Although this happened some time ago, it created a very high level of tension in my life for quite some time. While I practiced avoidance, John and Jennifer were downright dismissive of me. If I was unable to avoid meeting them, they would look the other way, pretend to be speaking to someone else, or look right through me as if I wasn’t there. At one point, we all descended from opposite elevators at the same time, and I felt invisible. Even though I wasn’t ready to breach our relationship gap, I pretended everything was fine and said “Hello,” hoping to start a brief, yet friendly, conversation. They didn’t acknowledge me. Not surprisingly, this caused increased tension and downright anger on my part.

Pretending
Pretence, like avoidance and dismissal, is a way of dealing with interpersonal tension. Although pretending is not easy, it is useful to get your dysfunctional conflict to a place where you can pretend that everything is fine.

That’s where I am with one of my family members. Our disagreement has existed for years. However, once or twice a year, I am in a family situation where we both pretend that we get along. We never speak of the situation that caused our initial tension. We no longer feel the need to force each other to admit she was wrong. We are polite and friendly, and although it is completely superficial, it is the right way for us to handle the tension from our previous confrontation.

Back to Karen
After several years of avoiding me, my professional colleague, Karen, finally attended an event. I didn’t want our fractured relationship to spiral downward any further. Our confrontation was over, and it was time to move on. I found Karen and asked if we could have coffee to talk about things. She agreed. It was a risky move on my part, and I don’t regret it at all. I took the high road. Enough time had passed so that I no longer wanted Karen to avoid me. I needed to pretend initially in the conversation, to at least start the talking. Fortunately, she didn’t dismiss me the way John and Jennifer had.

The next time we have coffee, I am sure we will have the requisite ‘weather’ conversation (pretending) until we can comfortably speak about what happened, agree to no longer avoid, and move on to a new level in our relationship.

Avoidance
Avoidance is procrastination. Tension will not go away if it is forever avoided. You need to get to the point where you can move to ‘pretend’ mode.

Dismissal
Dismissal is continuing to fight. There will be no winners, only scars that last a lifetime and potentially escalate to a higher level of confrontation in the future. With the dismissal I felt from John and Jennifer the tension instantly built again. While I was willing (even if not ready) to ‘pretend’ that all was well, I was angry at the disrespect I felt from them.

I’ve moved back into avoidance mode with John and Jennifer until I feel I can move into pretend mode. Until John and Jennifer are ready to do the same thing, the residual tension will continue to exist and make pretending much harder in the future. Perhaps it will never happen, but since I don’t intend to live with this tension forever, I will continue to put myself on-the-right-track by dealing with this negative emotion.

Pretending is by definition artificial, but it is a valid first step to recovery.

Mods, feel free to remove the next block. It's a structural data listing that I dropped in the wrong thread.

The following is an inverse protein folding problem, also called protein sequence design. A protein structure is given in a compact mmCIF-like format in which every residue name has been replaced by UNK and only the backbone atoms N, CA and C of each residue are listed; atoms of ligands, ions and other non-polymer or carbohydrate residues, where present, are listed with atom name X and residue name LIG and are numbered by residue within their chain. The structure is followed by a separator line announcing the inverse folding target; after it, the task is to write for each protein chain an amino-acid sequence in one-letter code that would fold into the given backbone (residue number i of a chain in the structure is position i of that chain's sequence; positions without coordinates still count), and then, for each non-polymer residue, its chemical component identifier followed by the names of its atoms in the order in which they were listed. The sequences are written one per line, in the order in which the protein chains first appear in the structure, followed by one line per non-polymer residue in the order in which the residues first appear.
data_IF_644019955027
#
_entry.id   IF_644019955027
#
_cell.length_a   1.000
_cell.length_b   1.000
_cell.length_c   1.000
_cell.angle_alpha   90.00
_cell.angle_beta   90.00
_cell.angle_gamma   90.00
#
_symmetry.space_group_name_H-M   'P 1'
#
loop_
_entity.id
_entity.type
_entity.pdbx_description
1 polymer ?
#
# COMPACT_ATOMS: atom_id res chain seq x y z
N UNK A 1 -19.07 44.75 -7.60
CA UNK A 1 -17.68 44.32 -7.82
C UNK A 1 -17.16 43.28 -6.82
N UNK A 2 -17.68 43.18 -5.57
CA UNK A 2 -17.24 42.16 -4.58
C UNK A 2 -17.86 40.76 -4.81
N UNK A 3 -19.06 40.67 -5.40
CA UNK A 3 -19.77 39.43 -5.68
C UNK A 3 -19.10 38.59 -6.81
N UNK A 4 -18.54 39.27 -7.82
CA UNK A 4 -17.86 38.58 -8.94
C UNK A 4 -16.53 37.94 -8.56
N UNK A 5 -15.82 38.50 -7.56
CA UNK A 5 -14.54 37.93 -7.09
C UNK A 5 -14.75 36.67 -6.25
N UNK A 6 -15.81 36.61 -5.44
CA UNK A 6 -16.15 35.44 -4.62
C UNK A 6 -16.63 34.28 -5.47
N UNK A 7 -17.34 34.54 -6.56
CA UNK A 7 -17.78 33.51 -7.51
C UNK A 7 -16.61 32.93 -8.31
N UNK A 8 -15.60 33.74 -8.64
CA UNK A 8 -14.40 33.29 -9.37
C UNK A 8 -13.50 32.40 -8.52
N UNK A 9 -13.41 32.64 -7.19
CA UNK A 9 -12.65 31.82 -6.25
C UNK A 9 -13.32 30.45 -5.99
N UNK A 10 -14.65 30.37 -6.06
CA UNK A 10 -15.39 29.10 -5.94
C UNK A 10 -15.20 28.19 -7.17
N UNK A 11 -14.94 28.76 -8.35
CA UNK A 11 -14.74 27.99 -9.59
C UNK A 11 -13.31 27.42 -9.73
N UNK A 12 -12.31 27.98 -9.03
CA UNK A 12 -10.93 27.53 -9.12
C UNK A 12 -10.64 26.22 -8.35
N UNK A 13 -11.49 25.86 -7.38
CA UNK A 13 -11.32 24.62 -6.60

It is never easy to repair relationships. There are times when it isn’t necessary, because you will never encounter that person again. There are other times when you must move yourself into pretend mode as you will consistently encounter this person. Although it is uncomfortable to pretend, at least pretence, unlike avoidance or dismissal, gets you to a place where you can attempt to repair the relationship.

Dealing with Difficult People Fan Page

Wednesday, October 13th, 2010

Hi,

I just thought I’d send you a quick note to let you know that I’ve just set up a Facebook Fan Page.

And obviously I think you should join.

I’m sure you’re asking yourself why should I join a “Fan Page,” when I’m already buried in Farmville requests?

Well quite simply, Fan Page is not my term. If I had to choose a better one, it would be “Get Useful Information Via Facebook Page.”

Well maybe not that exact phrase – but you get the point.

So here are the benefits to you:

All my informational outlets (blogs, Twitter, Linkedin and newsletters) are automatically routed to Facebook. So whenever something changes or gets updated, you’ll see that change or update in your news feed when you next log in. You’ll also be able to share it with others or comment directly.

It’s really about bringing everything together in a place where most people already have an account, so that you can get valuable insights and information when it is most convenient to you.

So take a second and “Like” me at this link:

http://www.facebook.com/pages/Dealing-With-Difficult-People/166627780016958

What NOT to say during Confrontation!

Monday, October 4th, 2010

Don’t say it!

I was volunteering at water station a marathon recently.  The station was held on a residential street, so the street was closed off, all traffic diverted and the residents were asked to have their cars off the street no later than 8am.

Don't Swear!

Don't Swear!

At 8:15am a man walked out his front door.  One of other volunteers asked him if the vehicle still on the street was his and could he please remove it.

Clearly this guy was not a morning guy, nor was he in support of the marathon.  He was rude, abusive and stubborn and was not going to be moving his vehicle.

As he went back into the house, one of the volunteers shouted at him “A—hole!”

So wrong!

Regardless of the situation, regardless of who is right or wrong; do not resort to name-calling or profanity.